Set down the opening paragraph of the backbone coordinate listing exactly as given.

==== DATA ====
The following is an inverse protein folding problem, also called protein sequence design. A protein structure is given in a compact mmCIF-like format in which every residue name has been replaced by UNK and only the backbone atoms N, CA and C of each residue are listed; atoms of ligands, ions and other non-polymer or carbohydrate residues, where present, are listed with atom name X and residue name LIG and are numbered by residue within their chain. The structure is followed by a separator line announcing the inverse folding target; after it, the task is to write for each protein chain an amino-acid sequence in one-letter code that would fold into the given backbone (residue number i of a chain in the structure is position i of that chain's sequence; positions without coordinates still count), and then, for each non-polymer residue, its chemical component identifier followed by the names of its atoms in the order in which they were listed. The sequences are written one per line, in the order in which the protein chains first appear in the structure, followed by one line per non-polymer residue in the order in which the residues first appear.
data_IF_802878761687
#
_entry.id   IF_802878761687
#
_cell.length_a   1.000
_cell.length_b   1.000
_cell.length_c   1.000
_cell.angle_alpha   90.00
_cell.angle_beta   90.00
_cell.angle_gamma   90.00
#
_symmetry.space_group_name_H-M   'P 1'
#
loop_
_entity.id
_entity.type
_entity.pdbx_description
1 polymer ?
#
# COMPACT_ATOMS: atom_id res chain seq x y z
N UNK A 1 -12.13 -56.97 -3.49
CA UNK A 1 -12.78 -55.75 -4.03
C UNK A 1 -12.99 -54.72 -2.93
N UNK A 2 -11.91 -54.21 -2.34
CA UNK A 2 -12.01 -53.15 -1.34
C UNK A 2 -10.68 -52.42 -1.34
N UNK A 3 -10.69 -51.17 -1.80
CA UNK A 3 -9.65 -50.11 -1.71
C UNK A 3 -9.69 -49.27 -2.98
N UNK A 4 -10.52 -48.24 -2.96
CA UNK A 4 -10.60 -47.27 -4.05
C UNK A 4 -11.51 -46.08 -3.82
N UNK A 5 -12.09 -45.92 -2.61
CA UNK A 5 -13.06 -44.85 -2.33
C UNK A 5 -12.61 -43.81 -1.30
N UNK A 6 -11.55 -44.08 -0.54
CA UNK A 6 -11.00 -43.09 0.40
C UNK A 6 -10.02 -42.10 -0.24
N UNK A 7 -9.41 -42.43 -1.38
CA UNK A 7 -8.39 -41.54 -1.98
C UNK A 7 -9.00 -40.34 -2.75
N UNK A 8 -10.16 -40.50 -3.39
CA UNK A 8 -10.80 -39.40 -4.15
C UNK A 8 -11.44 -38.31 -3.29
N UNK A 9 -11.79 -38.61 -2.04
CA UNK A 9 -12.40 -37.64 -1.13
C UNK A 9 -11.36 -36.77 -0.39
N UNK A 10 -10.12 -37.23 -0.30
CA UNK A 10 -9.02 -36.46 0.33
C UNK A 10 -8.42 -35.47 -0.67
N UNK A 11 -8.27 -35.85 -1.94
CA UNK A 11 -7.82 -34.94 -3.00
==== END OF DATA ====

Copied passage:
The following is an inverse protein folding problem, also called protein sequence design. A protein structure is given in a compact mmCIF-like format in which every residue name has been replaced by UNK and only the backbone atoms N, CA and C of each residue are listed; atoms of ligands, ions and other non-polymer or carbohydrate residues, where present, are listed with atom name X and residue name LIG and are numbered by residue within their chain. The structure is followed by a separator line announcing the inverse folding target; after it, the task is to write for each protein chain an amino-acid sequence in one-letter code that would fold into the given backbone (residue number i of a chain in the structure is position i of that chain's sequence; positions without coordinates still count), and then, for each non-polymer residue, its chemical component identifier followed by the names of its atoms in the order in which they were listed. The sequences are written one per line, in the order in which the protein chains first appear in the structure, followed by one line per non-polymer residue in the order in which the residues first appear.